This poem was published in Viento del Pueblo in 1937, in the context of the Spanish civil war that started in 1936.
The language used alludes to the themes of love, war, victory, life and death, and fatherhood. The title of the poem "Cancin del esposo soldado" (song of the soldier husband), tells us about the main character of the poem and the lyrical form. It is a poem versed in eleven four-versed stanzas. In each stanza, the first three verses are 14 syllabic and the last verse is 7 syllabic. In Spanish metric, this combination is called a "Serventesio". The metric changes in the last two stanzas though, where all four verses complete the 14 syllabus. It has consonant rhyme (e.g. sementera/espera, respondo/fondo), and its metric scheme is: ABAB.
The first stanza refers to the conception of the son, but the poet describes the sexual union not as the culmination of pleasure, but as an inevitable and natural act of reproduction. "I have prolonged the echo of blood which I stand for" (he prolongado el eco de sangre a que respondo), then he goes on to describe his wife who has conceived in the next stanza, he alludes to her as a tall dark-skinned woman; giving the image of her as a "pregnant deer". The presence of nature is again used by the poet.
In the third stanza, he compares her to a crystal that could break any minute "you seem a delicate crystal to me already", to refer to her fragility and the need to protect her. His love for her is expressed with metaphors used to refer to her such as: "greatest gulp of my life" (gran trago de mi vida), "mirror of my flesh" (espejo de mi carne), "sustenance of my wings" (sustento de mis alas).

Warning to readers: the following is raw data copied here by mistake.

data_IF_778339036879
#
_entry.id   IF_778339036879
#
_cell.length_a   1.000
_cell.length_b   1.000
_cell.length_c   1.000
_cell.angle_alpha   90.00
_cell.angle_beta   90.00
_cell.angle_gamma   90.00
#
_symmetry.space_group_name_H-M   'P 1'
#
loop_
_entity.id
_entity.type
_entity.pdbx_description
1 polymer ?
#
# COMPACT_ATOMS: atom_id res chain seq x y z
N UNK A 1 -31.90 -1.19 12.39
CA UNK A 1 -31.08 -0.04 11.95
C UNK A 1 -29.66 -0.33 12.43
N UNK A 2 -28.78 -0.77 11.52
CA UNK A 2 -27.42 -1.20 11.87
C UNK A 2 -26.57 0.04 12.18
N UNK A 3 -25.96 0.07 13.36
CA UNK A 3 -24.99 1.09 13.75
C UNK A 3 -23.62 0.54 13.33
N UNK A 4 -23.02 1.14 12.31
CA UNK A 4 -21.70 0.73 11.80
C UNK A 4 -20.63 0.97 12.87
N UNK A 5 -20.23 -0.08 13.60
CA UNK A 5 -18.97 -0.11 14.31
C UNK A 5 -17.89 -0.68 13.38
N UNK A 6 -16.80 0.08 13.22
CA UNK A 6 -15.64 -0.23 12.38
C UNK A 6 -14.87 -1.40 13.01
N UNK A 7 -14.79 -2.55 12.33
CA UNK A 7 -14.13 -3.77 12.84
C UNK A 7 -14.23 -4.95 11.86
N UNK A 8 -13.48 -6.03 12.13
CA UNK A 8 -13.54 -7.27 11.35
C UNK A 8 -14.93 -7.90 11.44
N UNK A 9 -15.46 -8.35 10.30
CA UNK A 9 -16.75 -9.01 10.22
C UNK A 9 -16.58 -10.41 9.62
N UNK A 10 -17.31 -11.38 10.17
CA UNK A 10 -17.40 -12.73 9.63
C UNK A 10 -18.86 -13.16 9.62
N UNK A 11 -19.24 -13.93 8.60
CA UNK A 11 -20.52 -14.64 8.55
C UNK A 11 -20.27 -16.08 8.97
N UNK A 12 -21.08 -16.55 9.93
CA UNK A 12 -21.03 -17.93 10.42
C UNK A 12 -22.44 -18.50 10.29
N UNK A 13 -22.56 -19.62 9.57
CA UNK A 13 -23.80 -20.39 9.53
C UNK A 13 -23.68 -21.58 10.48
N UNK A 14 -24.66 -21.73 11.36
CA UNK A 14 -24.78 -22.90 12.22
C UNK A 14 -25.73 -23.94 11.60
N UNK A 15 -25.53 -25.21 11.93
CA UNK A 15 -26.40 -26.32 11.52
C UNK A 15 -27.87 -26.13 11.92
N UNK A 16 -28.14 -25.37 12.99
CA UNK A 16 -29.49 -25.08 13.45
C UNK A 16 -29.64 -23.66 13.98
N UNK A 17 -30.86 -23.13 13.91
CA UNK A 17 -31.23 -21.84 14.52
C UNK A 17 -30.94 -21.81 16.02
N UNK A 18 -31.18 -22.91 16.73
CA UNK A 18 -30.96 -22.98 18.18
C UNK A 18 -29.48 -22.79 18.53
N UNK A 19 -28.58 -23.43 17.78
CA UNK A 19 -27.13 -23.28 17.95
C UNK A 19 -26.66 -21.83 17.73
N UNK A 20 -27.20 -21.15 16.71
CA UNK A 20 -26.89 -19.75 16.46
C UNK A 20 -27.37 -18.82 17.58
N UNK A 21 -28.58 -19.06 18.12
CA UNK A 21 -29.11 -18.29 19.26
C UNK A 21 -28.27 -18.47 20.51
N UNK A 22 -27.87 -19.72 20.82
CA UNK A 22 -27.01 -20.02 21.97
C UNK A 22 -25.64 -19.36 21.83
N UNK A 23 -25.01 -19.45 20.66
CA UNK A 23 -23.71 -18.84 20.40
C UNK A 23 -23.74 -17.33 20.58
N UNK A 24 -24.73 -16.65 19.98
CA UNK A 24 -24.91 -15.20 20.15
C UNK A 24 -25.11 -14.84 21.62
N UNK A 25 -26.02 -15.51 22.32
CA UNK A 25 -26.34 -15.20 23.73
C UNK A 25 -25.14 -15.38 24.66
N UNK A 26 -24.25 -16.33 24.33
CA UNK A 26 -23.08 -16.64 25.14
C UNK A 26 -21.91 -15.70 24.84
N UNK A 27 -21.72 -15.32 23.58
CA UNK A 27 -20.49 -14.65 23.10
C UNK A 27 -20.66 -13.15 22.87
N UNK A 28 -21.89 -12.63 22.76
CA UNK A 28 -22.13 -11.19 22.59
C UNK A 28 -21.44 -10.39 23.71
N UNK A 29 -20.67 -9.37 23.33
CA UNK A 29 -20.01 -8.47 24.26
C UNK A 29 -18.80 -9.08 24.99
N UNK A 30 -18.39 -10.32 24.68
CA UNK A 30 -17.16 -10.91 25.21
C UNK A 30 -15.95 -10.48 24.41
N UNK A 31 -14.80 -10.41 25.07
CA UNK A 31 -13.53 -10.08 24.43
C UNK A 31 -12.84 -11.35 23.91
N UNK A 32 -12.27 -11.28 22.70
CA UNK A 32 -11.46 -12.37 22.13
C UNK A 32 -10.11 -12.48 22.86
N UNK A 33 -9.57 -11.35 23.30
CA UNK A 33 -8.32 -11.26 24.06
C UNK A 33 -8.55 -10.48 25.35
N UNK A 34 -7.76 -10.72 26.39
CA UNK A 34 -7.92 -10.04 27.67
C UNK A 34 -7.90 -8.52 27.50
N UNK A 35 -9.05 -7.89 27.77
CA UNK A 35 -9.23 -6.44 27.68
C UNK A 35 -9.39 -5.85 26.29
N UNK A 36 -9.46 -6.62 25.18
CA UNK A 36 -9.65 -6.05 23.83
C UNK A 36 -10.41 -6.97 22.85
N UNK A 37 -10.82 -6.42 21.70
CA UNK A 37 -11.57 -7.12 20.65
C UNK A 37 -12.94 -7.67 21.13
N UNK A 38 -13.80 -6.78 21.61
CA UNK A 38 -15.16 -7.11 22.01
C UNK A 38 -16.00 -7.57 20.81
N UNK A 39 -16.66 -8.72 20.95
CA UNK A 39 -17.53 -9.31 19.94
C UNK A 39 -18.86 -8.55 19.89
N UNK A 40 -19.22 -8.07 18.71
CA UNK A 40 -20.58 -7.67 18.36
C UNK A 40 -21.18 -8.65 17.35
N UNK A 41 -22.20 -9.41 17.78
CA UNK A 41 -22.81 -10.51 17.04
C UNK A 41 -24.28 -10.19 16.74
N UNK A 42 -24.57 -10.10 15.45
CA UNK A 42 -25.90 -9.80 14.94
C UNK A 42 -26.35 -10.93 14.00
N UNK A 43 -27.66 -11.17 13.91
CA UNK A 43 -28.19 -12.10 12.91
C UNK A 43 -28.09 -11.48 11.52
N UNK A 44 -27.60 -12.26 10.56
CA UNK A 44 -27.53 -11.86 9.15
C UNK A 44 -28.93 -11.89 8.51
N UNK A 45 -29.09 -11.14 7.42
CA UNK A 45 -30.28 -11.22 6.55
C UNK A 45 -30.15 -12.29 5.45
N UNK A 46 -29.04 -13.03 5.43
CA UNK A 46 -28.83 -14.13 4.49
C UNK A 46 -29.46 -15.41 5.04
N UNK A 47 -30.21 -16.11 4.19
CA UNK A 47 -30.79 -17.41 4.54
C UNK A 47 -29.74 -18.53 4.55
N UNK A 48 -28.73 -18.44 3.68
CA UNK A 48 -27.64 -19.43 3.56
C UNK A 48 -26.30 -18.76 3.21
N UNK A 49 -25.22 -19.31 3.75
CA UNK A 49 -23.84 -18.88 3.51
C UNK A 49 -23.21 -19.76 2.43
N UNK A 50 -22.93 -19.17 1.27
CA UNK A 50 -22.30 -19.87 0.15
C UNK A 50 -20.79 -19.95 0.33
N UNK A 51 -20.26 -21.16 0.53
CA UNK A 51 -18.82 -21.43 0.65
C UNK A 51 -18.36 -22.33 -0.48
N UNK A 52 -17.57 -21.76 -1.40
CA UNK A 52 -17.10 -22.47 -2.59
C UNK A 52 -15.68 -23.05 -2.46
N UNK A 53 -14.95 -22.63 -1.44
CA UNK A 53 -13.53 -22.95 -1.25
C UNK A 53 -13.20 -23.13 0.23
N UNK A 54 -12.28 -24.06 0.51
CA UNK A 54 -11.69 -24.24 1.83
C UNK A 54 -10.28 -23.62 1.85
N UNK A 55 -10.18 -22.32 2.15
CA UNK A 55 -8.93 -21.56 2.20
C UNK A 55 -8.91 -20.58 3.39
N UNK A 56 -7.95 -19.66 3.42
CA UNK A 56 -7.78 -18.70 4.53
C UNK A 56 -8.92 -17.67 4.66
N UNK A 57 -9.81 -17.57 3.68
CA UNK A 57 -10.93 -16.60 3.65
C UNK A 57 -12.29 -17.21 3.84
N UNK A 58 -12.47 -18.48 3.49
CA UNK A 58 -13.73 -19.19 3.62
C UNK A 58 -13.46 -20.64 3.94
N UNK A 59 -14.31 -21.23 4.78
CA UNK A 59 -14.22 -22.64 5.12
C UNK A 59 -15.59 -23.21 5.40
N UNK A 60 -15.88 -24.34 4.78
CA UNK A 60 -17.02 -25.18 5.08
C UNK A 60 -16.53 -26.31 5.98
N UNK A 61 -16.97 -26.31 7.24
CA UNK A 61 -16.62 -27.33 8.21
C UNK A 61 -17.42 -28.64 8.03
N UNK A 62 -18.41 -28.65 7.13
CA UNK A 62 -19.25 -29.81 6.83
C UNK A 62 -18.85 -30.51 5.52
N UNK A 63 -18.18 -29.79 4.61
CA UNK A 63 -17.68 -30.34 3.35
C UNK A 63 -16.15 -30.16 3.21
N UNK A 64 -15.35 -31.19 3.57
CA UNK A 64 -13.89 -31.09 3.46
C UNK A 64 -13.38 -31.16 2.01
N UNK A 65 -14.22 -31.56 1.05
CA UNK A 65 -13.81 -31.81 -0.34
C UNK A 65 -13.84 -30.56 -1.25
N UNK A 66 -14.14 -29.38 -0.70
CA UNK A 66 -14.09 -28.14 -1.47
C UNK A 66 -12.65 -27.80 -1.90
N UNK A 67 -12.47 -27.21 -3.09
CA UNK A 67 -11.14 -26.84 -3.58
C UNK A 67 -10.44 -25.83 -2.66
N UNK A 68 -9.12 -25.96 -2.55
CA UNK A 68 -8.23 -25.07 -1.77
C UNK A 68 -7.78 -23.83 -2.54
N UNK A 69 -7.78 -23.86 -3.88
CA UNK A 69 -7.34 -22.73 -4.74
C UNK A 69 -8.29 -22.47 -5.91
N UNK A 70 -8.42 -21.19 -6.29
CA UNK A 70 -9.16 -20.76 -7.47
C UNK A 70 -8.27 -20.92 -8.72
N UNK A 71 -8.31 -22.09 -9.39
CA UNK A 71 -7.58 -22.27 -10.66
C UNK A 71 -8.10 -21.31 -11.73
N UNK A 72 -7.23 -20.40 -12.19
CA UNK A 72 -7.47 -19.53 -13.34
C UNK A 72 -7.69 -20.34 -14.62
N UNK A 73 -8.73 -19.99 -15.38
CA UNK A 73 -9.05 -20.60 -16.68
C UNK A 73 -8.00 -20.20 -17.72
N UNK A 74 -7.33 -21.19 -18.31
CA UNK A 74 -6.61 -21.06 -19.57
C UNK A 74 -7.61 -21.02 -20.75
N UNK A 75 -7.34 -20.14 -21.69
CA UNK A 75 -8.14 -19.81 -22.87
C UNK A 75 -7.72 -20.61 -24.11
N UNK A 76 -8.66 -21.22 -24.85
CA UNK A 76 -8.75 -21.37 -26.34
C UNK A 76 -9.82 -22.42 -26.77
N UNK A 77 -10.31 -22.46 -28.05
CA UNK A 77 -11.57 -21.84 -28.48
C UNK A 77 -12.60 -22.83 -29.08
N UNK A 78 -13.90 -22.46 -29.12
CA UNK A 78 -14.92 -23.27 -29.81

In these first three stanzas, we have seen that the main theme is his wife and the conception of his son. And now, from the fourth to the seventh stanzas he refers to his situation as a soldier, and the battles he has to endure, while the thought of his wife and son accompany him all along.
There are brutal images contrasted with his declaration of love such as: "over the fearful coffins that threaten/ over the same dead men without remedy or pit". But the love he has for her is stronger than any battle, any bullets that threaten his life, and he will love her beyond death, as he claims: "even in the dust, my wife" (hasta en el polvo, esposa).
In the sixth stanza he also refers to their economic situation, when he says: " you are drawn to me like a huge mouth full of a hungry set of teeth", and also in the following stanza: "and I defend your poor woman's womb who awaits me" ("y defiendo tu vientre de pobre que me espera").
There is a sense of pride in being a soldier who stands up for his people. He adopts a challenging attitude when he says: "enroll me in the fight, feel me in the trench", because he is confident that their child will be born into a victorious, joyful world, and he will leave behind his soldier's life, with no weapons (fangs or claws).
In the ninth stanza, he talks about the difficulty of being a soldier, and about his longing of coming home. "We have to kill in order to keep living". This is very interesting in the poetry of Hernndez, and it characterizes much of his style. The antithesis is an effective literary resource to provoke a strong reaction in the readers.
At the tenth, he refers to his wife